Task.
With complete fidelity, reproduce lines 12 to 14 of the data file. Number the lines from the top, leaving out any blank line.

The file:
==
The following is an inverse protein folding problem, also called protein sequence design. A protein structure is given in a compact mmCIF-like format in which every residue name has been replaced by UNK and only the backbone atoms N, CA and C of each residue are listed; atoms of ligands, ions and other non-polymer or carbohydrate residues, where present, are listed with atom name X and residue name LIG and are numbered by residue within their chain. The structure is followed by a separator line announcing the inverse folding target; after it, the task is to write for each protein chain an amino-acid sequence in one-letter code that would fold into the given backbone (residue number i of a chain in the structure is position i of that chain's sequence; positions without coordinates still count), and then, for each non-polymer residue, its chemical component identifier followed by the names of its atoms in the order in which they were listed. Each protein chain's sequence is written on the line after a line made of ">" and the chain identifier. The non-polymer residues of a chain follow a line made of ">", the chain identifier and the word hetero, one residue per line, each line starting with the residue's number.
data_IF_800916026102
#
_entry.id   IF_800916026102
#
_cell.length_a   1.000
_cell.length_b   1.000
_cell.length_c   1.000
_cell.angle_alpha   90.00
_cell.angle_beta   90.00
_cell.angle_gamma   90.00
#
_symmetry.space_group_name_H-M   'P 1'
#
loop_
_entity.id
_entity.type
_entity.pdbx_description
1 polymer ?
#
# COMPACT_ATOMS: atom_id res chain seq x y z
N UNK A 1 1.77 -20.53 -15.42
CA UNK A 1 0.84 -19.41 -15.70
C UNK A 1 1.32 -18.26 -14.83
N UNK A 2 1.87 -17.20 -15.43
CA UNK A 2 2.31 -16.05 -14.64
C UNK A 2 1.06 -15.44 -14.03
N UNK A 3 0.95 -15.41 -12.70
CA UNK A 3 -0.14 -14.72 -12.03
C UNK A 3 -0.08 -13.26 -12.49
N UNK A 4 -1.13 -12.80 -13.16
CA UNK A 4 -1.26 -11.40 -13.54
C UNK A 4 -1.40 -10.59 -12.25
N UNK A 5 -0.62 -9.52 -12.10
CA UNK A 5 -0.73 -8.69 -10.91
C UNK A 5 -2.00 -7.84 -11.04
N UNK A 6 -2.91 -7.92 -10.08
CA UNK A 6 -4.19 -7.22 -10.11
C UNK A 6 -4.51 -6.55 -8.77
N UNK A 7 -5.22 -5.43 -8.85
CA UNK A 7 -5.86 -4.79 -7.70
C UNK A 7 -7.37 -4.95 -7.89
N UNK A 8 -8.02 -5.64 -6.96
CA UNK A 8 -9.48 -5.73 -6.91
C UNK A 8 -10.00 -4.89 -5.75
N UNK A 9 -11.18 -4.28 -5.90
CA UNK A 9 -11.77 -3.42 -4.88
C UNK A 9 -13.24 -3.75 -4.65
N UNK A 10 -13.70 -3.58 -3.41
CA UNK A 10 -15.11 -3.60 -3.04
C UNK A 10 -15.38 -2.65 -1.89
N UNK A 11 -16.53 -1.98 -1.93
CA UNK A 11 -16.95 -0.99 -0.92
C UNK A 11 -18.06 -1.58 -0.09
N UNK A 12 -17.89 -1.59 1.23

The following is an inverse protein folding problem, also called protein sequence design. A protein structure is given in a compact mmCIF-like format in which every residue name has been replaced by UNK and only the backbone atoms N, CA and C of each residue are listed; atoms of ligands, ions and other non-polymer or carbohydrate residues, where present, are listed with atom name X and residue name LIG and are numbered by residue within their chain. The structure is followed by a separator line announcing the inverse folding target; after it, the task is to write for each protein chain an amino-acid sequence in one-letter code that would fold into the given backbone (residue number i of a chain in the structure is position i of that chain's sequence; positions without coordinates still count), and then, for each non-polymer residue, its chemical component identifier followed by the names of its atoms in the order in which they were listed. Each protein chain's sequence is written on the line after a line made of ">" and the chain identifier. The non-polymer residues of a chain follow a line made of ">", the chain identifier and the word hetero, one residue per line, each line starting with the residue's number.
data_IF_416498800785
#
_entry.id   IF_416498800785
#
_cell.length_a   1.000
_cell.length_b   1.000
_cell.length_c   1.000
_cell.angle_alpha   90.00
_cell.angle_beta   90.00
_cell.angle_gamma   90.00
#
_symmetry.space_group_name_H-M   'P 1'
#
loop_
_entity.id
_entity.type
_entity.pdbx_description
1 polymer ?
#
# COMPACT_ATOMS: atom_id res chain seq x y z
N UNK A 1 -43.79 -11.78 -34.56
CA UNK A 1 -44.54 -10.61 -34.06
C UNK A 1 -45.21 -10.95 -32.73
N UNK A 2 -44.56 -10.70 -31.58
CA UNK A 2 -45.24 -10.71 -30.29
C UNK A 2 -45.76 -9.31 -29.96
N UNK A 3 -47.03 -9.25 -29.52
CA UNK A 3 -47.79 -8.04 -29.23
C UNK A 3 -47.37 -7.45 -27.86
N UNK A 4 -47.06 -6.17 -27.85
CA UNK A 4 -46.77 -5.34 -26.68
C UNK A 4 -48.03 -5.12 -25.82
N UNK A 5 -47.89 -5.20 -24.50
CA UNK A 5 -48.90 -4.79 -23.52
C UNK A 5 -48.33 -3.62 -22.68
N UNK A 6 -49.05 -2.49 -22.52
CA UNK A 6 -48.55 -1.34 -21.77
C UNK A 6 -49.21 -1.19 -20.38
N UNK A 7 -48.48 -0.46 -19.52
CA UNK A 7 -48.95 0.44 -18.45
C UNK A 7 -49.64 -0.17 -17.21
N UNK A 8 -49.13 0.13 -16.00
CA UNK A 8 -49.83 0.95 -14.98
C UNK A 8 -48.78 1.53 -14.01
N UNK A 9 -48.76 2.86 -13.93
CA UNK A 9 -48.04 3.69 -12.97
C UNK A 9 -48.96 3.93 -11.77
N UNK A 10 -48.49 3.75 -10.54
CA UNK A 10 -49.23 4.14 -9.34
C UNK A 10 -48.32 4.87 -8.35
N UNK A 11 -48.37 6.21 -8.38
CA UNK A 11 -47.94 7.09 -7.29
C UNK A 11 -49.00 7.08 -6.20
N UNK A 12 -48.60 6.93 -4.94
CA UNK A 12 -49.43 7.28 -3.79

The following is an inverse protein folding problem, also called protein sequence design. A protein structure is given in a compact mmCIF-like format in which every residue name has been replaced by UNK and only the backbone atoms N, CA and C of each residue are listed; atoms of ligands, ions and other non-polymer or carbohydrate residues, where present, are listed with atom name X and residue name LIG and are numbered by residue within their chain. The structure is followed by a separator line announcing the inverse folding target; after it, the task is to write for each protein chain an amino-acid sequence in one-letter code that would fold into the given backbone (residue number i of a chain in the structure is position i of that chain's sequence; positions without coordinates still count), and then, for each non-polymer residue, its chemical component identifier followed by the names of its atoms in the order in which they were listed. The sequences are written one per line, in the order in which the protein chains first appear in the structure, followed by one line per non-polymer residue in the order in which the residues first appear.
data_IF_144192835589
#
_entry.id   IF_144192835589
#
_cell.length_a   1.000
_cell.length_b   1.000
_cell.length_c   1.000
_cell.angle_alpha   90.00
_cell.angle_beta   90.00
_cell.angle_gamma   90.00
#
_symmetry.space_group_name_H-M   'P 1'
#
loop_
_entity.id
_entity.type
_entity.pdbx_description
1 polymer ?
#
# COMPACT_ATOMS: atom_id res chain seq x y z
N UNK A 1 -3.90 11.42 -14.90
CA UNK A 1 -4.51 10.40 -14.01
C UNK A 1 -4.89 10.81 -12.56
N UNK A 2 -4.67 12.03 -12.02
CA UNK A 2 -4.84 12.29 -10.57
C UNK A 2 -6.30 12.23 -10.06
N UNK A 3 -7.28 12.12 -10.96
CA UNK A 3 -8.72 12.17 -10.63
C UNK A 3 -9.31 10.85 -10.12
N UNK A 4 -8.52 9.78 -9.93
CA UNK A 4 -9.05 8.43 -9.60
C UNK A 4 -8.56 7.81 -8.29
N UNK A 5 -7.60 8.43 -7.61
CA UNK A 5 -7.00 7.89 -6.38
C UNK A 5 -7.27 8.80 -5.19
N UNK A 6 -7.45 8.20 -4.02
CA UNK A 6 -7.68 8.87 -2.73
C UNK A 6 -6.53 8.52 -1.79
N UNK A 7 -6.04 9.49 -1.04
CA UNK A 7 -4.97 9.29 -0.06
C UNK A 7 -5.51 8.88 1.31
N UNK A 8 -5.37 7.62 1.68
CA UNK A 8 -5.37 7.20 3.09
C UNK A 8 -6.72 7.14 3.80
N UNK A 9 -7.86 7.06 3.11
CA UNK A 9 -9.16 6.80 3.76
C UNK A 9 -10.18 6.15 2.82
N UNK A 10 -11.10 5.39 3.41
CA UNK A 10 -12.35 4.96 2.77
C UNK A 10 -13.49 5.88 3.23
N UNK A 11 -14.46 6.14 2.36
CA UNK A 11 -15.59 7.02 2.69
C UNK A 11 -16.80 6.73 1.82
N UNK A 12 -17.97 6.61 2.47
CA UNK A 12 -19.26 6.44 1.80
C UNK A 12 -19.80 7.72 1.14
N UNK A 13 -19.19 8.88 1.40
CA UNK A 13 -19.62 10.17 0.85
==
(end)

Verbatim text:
#
_symmetry.space_group_name_H-M   'P 1'
#